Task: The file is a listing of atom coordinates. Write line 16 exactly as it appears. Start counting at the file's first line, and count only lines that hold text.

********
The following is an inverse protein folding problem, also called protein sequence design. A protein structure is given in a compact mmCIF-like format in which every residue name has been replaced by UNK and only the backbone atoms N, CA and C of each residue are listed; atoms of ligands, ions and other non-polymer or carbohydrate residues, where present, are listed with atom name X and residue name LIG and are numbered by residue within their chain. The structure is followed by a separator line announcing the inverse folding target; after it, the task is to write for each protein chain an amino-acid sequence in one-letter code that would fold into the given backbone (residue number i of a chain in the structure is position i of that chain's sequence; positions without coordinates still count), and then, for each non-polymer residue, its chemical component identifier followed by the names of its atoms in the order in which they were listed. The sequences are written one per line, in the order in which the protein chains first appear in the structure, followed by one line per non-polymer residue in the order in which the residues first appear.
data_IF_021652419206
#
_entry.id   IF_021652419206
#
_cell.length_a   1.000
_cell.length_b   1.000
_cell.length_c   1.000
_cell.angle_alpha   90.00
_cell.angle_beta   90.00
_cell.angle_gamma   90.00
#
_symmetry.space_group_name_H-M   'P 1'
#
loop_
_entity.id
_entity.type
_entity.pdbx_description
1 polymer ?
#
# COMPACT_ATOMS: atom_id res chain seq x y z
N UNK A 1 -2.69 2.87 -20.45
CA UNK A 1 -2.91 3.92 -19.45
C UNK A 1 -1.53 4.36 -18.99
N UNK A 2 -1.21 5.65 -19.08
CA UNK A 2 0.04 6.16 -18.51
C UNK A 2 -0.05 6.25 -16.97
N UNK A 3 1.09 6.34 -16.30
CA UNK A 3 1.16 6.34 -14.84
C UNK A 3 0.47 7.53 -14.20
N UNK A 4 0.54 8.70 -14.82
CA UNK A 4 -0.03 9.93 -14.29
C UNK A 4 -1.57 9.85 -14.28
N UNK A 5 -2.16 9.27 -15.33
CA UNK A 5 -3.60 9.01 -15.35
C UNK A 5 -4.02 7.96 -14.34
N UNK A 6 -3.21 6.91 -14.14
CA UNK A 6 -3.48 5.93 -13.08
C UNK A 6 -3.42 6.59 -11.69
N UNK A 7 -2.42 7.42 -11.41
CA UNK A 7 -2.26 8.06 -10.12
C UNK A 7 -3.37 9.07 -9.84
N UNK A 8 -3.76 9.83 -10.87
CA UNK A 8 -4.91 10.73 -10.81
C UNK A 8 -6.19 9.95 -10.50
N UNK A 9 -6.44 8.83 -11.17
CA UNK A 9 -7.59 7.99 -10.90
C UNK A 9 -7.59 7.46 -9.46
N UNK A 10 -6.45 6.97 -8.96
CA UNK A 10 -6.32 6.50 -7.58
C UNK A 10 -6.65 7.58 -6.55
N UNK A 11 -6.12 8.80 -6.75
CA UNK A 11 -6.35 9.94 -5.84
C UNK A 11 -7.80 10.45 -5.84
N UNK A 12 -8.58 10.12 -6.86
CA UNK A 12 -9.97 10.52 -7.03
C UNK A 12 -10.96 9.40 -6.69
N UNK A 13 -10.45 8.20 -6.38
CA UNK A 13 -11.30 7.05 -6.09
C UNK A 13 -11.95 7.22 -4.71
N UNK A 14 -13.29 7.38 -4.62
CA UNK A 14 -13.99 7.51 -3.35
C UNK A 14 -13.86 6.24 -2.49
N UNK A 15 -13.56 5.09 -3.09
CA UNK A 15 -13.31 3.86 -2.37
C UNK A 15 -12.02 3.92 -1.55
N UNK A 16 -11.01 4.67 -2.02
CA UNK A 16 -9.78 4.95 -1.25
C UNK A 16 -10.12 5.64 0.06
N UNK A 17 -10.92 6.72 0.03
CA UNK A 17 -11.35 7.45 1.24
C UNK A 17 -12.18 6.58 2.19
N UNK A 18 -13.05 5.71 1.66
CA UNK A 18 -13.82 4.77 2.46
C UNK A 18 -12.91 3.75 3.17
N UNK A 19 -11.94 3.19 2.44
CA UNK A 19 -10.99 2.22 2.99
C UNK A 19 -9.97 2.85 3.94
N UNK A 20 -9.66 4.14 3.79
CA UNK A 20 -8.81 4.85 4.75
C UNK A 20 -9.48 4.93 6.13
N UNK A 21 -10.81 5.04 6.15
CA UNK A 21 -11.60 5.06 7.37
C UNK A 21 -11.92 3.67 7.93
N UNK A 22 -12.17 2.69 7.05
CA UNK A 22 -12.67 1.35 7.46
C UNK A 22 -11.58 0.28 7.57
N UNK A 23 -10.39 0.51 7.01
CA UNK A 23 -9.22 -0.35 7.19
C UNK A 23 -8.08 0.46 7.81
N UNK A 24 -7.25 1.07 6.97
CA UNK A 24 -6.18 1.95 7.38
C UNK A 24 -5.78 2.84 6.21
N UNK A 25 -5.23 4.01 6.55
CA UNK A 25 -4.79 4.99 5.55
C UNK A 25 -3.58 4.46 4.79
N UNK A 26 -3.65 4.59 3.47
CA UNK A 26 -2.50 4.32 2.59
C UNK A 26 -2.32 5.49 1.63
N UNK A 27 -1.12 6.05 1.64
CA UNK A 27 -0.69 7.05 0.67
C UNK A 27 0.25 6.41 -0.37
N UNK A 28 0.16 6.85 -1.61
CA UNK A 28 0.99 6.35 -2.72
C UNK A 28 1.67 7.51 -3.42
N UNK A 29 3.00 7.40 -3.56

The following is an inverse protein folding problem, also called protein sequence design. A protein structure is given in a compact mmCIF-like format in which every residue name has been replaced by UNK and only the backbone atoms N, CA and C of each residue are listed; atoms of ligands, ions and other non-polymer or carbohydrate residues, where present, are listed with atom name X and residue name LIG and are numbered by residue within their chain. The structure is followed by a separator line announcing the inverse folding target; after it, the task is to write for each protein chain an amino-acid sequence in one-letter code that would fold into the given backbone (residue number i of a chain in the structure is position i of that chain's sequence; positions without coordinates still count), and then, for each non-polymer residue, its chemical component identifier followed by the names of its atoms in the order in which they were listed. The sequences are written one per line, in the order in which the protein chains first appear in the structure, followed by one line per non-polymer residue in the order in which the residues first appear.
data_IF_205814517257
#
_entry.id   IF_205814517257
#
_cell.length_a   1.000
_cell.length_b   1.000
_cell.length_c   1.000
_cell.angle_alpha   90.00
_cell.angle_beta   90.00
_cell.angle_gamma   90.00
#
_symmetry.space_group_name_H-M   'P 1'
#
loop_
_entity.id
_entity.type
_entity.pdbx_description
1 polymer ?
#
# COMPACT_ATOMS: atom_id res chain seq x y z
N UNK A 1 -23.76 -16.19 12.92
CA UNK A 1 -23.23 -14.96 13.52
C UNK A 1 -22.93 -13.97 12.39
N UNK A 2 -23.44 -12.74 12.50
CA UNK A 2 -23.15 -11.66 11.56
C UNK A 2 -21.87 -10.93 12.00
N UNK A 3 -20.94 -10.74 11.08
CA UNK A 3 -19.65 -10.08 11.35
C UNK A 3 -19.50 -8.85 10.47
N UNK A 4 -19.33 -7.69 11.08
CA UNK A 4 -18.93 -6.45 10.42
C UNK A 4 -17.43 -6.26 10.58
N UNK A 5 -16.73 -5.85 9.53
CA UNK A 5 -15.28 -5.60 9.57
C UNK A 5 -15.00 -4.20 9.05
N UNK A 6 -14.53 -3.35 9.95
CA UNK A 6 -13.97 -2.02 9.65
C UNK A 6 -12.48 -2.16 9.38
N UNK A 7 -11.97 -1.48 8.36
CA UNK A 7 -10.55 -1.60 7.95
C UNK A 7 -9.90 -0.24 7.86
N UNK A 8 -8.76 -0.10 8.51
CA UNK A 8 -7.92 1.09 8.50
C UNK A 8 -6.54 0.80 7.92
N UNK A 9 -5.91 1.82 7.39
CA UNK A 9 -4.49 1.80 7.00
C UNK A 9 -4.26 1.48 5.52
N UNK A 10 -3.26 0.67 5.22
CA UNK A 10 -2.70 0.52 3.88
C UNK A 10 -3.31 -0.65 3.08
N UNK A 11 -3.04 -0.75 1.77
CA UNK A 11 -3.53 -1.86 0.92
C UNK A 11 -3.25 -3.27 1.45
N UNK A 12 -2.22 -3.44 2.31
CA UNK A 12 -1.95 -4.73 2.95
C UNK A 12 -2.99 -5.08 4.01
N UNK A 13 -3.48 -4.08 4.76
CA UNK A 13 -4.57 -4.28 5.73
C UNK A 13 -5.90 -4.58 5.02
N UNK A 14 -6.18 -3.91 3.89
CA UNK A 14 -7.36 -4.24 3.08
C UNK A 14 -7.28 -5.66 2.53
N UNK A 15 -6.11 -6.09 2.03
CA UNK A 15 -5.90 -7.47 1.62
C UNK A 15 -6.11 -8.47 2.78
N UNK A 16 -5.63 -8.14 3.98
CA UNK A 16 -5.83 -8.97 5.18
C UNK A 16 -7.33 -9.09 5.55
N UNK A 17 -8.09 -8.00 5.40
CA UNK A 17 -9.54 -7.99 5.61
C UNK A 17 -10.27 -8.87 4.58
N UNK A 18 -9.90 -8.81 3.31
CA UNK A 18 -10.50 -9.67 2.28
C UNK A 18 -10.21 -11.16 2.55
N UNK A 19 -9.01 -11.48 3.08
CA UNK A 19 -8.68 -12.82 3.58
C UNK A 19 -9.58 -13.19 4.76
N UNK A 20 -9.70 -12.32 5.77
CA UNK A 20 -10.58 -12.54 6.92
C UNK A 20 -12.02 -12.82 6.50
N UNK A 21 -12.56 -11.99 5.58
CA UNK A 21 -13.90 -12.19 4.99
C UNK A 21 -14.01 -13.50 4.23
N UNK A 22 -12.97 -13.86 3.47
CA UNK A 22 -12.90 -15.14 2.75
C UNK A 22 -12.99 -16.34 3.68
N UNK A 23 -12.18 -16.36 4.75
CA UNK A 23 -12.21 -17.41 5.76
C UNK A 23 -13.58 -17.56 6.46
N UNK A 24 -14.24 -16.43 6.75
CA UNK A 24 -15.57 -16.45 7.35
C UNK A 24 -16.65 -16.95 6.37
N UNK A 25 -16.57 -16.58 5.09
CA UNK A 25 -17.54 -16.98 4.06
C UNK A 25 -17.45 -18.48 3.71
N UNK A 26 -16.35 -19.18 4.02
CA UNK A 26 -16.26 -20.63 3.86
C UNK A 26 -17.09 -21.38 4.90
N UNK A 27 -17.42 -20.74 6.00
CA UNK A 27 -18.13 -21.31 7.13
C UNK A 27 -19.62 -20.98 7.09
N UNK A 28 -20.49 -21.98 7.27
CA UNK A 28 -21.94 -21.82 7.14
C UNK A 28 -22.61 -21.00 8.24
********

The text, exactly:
_entity.id